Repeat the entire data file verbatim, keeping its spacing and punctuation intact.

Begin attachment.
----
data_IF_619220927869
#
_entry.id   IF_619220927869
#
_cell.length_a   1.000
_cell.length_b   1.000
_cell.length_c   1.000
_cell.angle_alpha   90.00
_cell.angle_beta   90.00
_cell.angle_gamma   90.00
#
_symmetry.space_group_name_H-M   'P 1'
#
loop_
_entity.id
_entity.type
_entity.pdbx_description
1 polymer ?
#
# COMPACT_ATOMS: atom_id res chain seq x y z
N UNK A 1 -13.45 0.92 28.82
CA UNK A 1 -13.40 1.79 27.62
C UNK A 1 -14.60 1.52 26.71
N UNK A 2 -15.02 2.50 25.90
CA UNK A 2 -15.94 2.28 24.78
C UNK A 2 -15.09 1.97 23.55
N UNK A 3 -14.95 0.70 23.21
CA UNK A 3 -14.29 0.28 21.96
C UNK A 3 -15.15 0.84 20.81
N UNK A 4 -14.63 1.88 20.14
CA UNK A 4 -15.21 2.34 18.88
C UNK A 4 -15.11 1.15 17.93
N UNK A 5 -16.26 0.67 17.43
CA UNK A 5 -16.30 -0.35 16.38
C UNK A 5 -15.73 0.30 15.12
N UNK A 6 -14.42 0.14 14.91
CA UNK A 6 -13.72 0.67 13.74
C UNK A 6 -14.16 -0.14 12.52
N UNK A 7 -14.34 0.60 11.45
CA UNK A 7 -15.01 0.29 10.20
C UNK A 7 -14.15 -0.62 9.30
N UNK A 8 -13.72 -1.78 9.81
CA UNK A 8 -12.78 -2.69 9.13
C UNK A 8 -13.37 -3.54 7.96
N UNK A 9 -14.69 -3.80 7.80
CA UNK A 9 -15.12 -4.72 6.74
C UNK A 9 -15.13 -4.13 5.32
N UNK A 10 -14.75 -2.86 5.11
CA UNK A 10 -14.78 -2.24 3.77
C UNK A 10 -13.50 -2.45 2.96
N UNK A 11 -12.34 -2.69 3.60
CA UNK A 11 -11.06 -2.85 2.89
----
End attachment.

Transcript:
data_IF_619220927869
#
_entry.id   IF_619220927869
#
_cell.length_a   1.000
_cell.length_b   1.000
_cell.length_c   1.000
_cell.angle_alpha   90.00
_cell.angle_beta   90.00
_cell.angle_gamma   90.00
#
_symmetry.space_group_name_H-M   'P 1'
#
loop_
_entity.id
_entity.type
_entity.pdbx_description
1 polymer ?
#
# COMPACT_ATOMS: atom_id res chain seq x y z
N UNK A 1 -13.45 0.92 28.82
CA UNK A 1 -13.40 1.79 27.62
C UNK A 1 -14.60 1.52 26.71
N UNK A 2 -15.02 2.50 25.90
CA UNK A 2 -15.94 2.28 24.78
C UNK A 2 -15.09 1.97 23.55
N UNK A 3 -14.95 0.70 23.21
CA UNK A 3 -14.29 0.28 21.96
C UNK A 3 -15.15 0.84 20.81
N UNK A 4 -14.63 1.88 20.14
CA UNK A 4 -15.21 2.34 18.88
C UNK A 4 -15.11 1.15 17.93
N UNK A 5 -16.26 0.67 17.43
CA UNK A 5 -16.30 -0.35 16.38
C UNK A 5 -15.73 0.30 15.12
N UNK A 6 -14.42 0.14 14.91
CA UNK A 6 -13.72 0.67 13.74
C UNK A 6 -14.16 -0.14 12.52
N UNK A 7 -14.34 0.60 11.45
CA UNK A 7 -15.01 0.29 10.20
C UNK A 7 -14.15 -0.62 9.30
N UNK A 8 -13.72 -1.78 9.81
CA UNK A 8 -12.78 -2.69 9.13
C UNK A 8 -13.37 -3.54 7.96
N UNK A 9 -14.69 -3.80 7.80
CA UNK A 9 -15.12 -4.72 6.74
C UNK A 9 -15.13 -4.13 5.32
N UNK A 10 -14.75 -2.86 5.11
CA UNK A 10 -14.78 -2.24 3.77
C UNK A 10 -13.50 -2.45 2.96
N UNK A 11 -12.34 -2.69 3.60
CA UNK A 11 -11.06 -2.85 2.89